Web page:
Evansville & C. R. Co. v. Dick, 9 its permanent subjection to an easement. A Ind. 433, 436. taking, in contemplation of the Constitution, can only be legally had or accomplished by A taking or deprivation of property, paying the award or depositing the amount which is prohibited by the Constitution, unof damages and costs adjudged. Until that less due compensation is made, includes anyis done, the land being the land of the own- thing that affects or limits the free use and er, any enhancement of its value is his, and enjoyment of one's property, or of the easeof right should belong to him, just as he wents or appurtenances thereto. Myer v. would also suffer any loss from a deprecia- Adam, 71 N. Y. Supp. 707, 710, 63 App. Div. tion in value since the commencement of 540. condemnation proceedings. Gulf, C. & S. F.
“Taking," as used in the Constitution reRy. Co. v. Lyons, 2 Willson, Civ. Cas. Ct. lating to the taking of private property for App. 8 139.
public use, is not limited to the absolute conWhere there was no proceeding in con- version of property and applied to land only, demnation instituted by government, no at- but includes cases where the value is detempt in terms to take and appropriate the stroyed by the action of the government, or title, and no adjudication that the fee had serious injury is inflicted to the property itpassed from the landowner to the govern- self, or exclusion of the owner from its enment, there was no taking of land within joyment, or from any of the appurtenances the meaning of the fifth amendment of the thereto. Pearsall v. Eaton County Sup’rs, 42 federal Constitution, requiring compensation N. W. 77, 74 Mich. 558, 4 L. R. A. 193. on the taking of land for public use. United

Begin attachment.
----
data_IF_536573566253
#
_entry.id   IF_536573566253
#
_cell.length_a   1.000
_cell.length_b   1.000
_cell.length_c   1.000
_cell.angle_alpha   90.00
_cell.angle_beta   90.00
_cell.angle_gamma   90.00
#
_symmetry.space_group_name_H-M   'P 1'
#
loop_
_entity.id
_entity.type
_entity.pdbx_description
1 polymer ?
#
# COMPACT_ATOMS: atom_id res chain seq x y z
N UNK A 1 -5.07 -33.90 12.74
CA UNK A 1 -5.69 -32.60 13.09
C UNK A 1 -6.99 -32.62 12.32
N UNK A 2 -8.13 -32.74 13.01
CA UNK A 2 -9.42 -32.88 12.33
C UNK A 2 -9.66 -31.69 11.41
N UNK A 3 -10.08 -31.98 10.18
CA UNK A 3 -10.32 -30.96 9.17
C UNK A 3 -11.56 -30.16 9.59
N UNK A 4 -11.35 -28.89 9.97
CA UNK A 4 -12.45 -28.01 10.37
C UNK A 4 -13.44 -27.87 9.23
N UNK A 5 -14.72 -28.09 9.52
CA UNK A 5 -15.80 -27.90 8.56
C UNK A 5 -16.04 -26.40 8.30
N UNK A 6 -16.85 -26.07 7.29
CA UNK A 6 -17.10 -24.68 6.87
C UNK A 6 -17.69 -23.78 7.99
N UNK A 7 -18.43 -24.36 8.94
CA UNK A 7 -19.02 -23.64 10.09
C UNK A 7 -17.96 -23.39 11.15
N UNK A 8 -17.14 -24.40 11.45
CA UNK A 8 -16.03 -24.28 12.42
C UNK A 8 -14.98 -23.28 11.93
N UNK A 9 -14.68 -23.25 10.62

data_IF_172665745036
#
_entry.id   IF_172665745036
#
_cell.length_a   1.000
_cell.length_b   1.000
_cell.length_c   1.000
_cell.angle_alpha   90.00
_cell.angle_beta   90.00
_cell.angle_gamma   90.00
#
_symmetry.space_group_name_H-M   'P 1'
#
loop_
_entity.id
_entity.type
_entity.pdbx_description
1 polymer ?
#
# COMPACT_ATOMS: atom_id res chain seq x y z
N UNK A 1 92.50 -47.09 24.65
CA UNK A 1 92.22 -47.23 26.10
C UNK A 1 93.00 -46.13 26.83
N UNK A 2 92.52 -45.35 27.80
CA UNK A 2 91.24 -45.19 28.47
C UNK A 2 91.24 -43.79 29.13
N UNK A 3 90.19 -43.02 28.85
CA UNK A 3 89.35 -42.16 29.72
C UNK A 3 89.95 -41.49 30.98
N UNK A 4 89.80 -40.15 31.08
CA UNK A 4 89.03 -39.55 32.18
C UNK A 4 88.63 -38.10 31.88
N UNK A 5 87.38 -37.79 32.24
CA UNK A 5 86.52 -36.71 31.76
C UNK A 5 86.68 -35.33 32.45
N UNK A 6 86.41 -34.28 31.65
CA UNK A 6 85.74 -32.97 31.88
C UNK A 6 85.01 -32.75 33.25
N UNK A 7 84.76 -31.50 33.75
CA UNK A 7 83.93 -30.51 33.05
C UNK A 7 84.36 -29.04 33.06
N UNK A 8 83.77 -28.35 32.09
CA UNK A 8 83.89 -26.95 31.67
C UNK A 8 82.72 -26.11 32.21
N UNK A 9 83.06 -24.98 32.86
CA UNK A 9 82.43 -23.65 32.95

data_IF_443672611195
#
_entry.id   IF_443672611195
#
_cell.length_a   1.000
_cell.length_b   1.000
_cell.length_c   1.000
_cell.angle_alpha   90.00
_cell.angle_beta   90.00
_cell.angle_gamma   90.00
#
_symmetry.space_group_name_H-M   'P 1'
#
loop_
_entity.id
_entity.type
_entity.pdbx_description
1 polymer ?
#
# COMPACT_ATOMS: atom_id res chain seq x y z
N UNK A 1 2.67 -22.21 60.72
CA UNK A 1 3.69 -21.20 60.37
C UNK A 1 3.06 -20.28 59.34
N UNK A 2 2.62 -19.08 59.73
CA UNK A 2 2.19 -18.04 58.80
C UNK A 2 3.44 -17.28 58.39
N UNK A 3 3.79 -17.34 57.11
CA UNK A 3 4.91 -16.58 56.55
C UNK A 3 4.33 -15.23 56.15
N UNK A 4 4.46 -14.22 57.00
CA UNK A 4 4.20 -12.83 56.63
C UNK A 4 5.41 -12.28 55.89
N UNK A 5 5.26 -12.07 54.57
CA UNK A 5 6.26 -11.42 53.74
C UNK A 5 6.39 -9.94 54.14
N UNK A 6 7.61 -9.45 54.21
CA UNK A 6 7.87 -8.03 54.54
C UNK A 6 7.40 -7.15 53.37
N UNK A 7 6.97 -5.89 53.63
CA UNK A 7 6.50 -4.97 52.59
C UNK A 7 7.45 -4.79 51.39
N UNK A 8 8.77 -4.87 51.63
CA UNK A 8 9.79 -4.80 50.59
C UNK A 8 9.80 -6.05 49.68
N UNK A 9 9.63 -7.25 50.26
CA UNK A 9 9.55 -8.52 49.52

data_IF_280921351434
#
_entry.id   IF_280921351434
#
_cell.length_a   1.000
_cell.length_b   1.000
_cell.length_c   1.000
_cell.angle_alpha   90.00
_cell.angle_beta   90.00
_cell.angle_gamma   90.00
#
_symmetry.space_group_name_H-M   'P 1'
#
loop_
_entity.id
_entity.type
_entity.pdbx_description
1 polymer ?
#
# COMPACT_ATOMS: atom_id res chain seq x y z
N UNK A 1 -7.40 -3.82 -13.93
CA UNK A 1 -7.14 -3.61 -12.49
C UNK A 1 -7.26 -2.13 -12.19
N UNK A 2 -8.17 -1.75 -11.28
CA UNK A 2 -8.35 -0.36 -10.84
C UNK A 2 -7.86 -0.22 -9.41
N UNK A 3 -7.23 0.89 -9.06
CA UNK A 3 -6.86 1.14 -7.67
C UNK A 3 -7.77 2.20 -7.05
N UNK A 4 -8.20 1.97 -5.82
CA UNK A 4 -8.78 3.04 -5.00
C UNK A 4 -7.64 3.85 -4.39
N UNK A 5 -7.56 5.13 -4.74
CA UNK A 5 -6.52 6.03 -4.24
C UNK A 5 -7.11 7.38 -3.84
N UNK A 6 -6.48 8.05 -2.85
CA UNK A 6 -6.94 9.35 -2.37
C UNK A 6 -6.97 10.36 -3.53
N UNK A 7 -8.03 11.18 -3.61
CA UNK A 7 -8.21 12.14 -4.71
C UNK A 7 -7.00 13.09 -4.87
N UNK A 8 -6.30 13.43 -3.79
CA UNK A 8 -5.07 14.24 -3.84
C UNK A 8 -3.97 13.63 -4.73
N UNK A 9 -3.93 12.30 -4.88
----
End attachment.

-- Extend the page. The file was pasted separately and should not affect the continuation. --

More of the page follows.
“Taking,” as used in Gen. St. 1878, c. States v. Lynah, 23 Sup. Ct. 349, 356, 188 U. 34, relating to the taking of land for railway S. 445, 47 L Ed. 539.
purposes, should be construed in a compre
hensive sense, and implies, not merely the Consequential injury.
appropriation of the particular strip of land Acts done in the proper exercise of gov- denominated the "right of way," considered ernmental powers, and not directly encroach- by itself and alone, but also the facts, ciring on private property, though their conse- cumstances, and direct effects accompany
Ing or flowing from such appropriation. Wil-jing the use of such highway for all ordimes v. Minneapolis & N. W. Ry. Co., 13 N. nary purposes, subject only to the inconW. 39, 40, 29 Minn. 242.
venience of the railroad, is not such a "takWhere a city did not actually take pos- the fee of the adjacent lands as is contem
ing” of private property from the owner of session of property, but made a great public improvement in the vicinity, which inci- plated by the Constitution, prohibiting the dentally produced injury, such act was not a sation. The easement of the highway is in
taking of private property without compen. "taking for public use,” within the meaning the public, although the fee is technically in of the Constitution requiring compensation
the adjacent owner. It is the easement only therefor. Alexander V. City of Milwaukee,
which is appropriated, and no right or title 16 Wis. 247, 253.